Pfizer offers hope for successful vaccine

Trials show 90% success rate, according to company


Harry Hodgkins, Staff Writer

Just this week, the medical giant Pfizer announced positive progress on its COVID vaccine. Trials of the vaccine boasted a 90% success rate, which came as a welcome relief to a nation exhausted by a recent spike in COVID cases, as well as new strict guidelines.

Creating and manufacturing a successful vaccine is no easy task. From an operational standpoint, “vaccines are very seasonal and very expensive,” said Richard De Schutter, former CEO of both G.D Searle and Dupont Pharmaceuticals in an interview with The Forest Scout.

However, according to reports this week, Pfizer has managed to create a vaccine that De Schutter calls an “amazing scientific breakthrough.” Out of the initial 44,000 recipients, the Pfizer vaccine boasts a 90% success rate, far exceeding the required FDA success rate of 50%. 

Now, De Schutter says Pfizer needs to tackle the logistical aspects of getting this vaccine out to people. The virus has already killed 243,000 Americans, and a recent spike in cases has health experts worried about the months ahead. 

The COVID vaccine is unlike most vaccines because it is not a weakened version of itself. For example, the flu vaccine puts a small amount of the actual flu virus into your body, forcing the immune system to create what are called antibodies, which are specific cells assigned to fight off the sickness. 

“That’s why not only the effectiveness but also the safety of this vaccine is so exciting. ”

— Richard De Schutter

What makes the COVID vaccine different is the way that it works. We all recognize those scary-looking spikes that dot the outside of the COVID virus. The new technology developed by Pfizer extracts and modifies the genetic code within those spikes to create what’s called a messenger RNA or mRNA. These messengers enter the body and alarm the immune system because the body is not used to these types of proteins.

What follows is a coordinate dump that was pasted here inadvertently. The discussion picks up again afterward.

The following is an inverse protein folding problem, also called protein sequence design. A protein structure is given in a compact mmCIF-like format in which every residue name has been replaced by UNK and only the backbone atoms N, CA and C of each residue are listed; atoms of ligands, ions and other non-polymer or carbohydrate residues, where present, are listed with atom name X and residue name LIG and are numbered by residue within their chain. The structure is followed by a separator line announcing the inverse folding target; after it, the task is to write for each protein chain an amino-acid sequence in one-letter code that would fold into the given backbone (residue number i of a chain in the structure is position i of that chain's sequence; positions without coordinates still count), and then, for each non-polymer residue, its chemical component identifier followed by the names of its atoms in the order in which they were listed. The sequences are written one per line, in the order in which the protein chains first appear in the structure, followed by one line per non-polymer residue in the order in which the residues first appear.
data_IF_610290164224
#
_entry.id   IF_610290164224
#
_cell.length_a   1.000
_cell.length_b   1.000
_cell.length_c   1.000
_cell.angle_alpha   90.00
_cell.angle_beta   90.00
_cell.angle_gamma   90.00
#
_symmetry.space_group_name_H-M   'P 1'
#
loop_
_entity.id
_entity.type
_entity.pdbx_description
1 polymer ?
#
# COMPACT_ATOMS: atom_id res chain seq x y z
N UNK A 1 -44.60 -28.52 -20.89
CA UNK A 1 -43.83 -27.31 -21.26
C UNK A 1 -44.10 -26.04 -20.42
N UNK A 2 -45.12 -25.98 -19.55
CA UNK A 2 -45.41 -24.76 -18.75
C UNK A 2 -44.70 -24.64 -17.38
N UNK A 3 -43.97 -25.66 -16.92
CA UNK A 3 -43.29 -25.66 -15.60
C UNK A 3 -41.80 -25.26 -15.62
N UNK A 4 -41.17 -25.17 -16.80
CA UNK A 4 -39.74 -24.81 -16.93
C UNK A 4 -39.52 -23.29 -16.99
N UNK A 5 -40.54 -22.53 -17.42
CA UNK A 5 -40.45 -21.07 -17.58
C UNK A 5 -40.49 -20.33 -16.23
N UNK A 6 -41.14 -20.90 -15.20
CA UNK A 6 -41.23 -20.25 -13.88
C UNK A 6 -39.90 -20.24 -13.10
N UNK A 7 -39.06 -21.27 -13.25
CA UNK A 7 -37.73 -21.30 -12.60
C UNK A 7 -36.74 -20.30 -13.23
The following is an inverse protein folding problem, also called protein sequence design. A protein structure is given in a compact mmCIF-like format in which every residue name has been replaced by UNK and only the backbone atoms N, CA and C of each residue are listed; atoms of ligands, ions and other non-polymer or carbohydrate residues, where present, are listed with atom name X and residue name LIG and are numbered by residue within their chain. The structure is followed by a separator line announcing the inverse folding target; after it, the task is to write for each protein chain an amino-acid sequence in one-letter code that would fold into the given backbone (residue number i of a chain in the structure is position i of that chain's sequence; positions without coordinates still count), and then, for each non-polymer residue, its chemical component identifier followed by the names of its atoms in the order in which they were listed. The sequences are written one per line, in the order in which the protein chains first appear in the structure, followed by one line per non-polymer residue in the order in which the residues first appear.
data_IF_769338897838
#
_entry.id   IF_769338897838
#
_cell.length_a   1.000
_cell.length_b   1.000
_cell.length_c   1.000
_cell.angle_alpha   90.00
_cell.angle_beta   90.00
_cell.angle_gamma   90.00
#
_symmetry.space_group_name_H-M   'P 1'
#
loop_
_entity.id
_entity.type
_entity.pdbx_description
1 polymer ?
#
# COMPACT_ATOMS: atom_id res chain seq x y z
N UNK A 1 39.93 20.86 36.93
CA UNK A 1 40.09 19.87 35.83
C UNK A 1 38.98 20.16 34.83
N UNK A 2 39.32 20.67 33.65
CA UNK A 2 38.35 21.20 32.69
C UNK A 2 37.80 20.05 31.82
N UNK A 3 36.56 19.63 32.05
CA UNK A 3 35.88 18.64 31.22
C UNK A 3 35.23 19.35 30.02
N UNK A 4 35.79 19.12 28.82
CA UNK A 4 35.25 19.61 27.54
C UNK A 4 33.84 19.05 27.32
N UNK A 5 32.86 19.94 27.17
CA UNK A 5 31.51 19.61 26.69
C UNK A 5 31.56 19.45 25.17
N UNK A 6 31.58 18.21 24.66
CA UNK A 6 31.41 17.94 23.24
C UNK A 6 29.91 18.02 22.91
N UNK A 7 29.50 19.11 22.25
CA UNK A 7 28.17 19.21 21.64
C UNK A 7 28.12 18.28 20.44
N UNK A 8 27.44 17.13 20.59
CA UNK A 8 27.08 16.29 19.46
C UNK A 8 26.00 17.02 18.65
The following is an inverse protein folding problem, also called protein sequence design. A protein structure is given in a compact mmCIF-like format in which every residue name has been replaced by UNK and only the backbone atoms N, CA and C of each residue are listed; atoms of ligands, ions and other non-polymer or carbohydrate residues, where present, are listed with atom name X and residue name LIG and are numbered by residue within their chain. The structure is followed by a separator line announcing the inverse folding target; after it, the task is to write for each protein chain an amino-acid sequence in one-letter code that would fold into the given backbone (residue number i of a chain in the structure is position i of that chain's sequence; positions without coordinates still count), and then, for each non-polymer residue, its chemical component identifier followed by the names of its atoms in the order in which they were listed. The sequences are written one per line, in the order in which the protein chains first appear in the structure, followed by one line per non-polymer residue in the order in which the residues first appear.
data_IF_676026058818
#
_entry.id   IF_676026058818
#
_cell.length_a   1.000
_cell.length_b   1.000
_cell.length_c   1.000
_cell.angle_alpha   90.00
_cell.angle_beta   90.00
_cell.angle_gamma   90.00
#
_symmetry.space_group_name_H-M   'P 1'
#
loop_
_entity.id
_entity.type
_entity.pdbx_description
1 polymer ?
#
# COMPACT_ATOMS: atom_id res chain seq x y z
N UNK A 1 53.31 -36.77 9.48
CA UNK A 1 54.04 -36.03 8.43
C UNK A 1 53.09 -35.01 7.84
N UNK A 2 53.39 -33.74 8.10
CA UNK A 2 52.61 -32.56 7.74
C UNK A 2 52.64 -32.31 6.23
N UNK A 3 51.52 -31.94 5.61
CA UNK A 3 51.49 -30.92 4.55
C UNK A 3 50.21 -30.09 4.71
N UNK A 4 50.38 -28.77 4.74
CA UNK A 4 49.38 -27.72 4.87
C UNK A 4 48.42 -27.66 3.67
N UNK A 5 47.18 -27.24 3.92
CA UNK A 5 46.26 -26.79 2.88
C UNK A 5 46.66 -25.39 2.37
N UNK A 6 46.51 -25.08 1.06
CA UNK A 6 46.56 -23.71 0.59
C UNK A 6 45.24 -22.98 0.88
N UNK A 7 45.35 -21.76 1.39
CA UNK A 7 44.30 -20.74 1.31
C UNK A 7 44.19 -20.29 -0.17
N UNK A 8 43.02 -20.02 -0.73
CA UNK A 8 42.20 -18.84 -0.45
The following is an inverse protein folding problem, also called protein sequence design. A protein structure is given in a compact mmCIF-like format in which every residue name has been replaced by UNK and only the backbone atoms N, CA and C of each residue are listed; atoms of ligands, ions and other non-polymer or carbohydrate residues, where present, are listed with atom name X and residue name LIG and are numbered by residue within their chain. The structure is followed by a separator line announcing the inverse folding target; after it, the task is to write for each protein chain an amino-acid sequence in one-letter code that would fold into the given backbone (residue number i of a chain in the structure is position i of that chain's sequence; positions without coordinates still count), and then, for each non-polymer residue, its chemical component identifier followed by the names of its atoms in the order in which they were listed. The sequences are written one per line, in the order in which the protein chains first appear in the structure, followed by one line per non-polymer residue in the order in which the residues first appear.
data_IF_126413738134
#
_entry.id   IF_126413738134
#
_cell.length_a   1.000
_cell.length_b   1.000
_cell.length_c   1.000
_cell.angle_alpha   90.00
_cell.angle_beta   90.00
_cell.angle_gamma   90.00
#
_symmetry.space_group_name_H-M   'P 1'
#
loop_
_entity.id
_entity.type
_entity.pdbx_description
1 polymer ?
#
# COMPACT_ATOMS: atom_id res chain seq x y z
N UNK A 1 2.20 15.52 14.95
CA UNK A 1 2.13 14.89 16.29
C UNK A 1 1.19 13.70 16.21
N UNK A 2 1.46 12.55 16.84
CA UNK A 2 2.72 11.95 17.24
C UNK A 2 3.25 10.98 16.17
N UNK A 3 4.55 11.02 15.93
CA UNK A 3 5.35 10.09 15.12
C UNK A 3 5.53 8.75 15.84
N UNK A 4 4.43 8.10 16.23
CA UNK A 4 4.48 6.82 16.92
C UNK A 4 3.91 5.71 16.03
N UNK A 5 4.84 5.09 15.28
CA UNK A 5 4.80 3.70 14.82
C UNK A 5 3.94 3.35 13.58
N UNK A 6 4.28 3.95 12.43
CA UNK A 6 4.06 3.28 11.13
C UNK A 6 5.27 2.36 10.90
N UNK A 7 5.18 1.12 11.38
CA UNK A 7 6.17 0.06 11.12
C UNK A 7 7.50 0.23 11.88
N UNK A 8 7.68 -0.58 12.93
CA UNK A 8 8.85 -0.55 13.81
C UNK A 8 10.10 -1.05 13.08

The body will then create and build a defense system of antibodies specifically created to eliminate the spikes of the COVID virus, thus defeating the virus from spreading. Meaning if you were to take the vaccine, you would be injecting just the mRNA spikes and not the virus itself. 

 “That’s why not only the effectiveness but also the safety of this vaccine is so exciting,” said De Schutter.

From a logistical standpoint, the vaccine needs to be stored at around -100 degrees Fahrenheit, which will be a challenge for most hospitals. What Pfizer is going to do is disperse this vaccine in special made cryogenic containers. These cryogenic containers are advanced chambers that will keep the vaccine at the required temperature. Within these containers will be a tracking device so that Pfizer can make sure that vaccines go where they are supposed to.

Despite this being a complicated vaccine to administer, it is at the forefront of modern medicine, De Schutter said.

“It’s as an unprecedented logistical challenge as almost the scientific breakthrough that led to it,” he said.

Once the vaccine has arrived at its destination, it has a very short shelf life. Efficiency by the distributor has to be spot on in order to maximize vaccinations. On top of that, this is not a one and done type of deal; the recipient must receive two doses, three weeks apart. 

There is speculation as to the order in which this vaccine is distributed, but Pfizer said they will be prepared to manufacture hundreds of millions of doses by the end of next year.

The predicted order as of now is as follows. 

Phase 1: Health care workers and first responders 

Phase 2: People with underlying health conditions (High risk), and elderly people living in retirement homes, or densely populated elderly neighborhoods.

Phase 3: Essential workers at high risk of exposure, people in prison and homeless shelters, people who have moderate underlying health conditions, and any other older people who have not been vaccinated yet.

Phase 4: Young adults and children, and other essential workers at increased moderate risk of exposure.

Phase 5: All remaining people.

In terms of the pricing for this vaccine, De Schutter said that “this is not a case where pharmaceutical companies are looking for a financial gain; I don’t think that price is going to be an issue.”  

With a vaccine as crucial as this, there are obviously going to be a fair share of challenges along the way. However, the fact that Pfizer has made it this far so quickly, (just under eleven months), has shed a much-needed beam of hope not only on the American people but all of humanity.


(Full disclosure: The author of this article is related to Richard De Schutter.)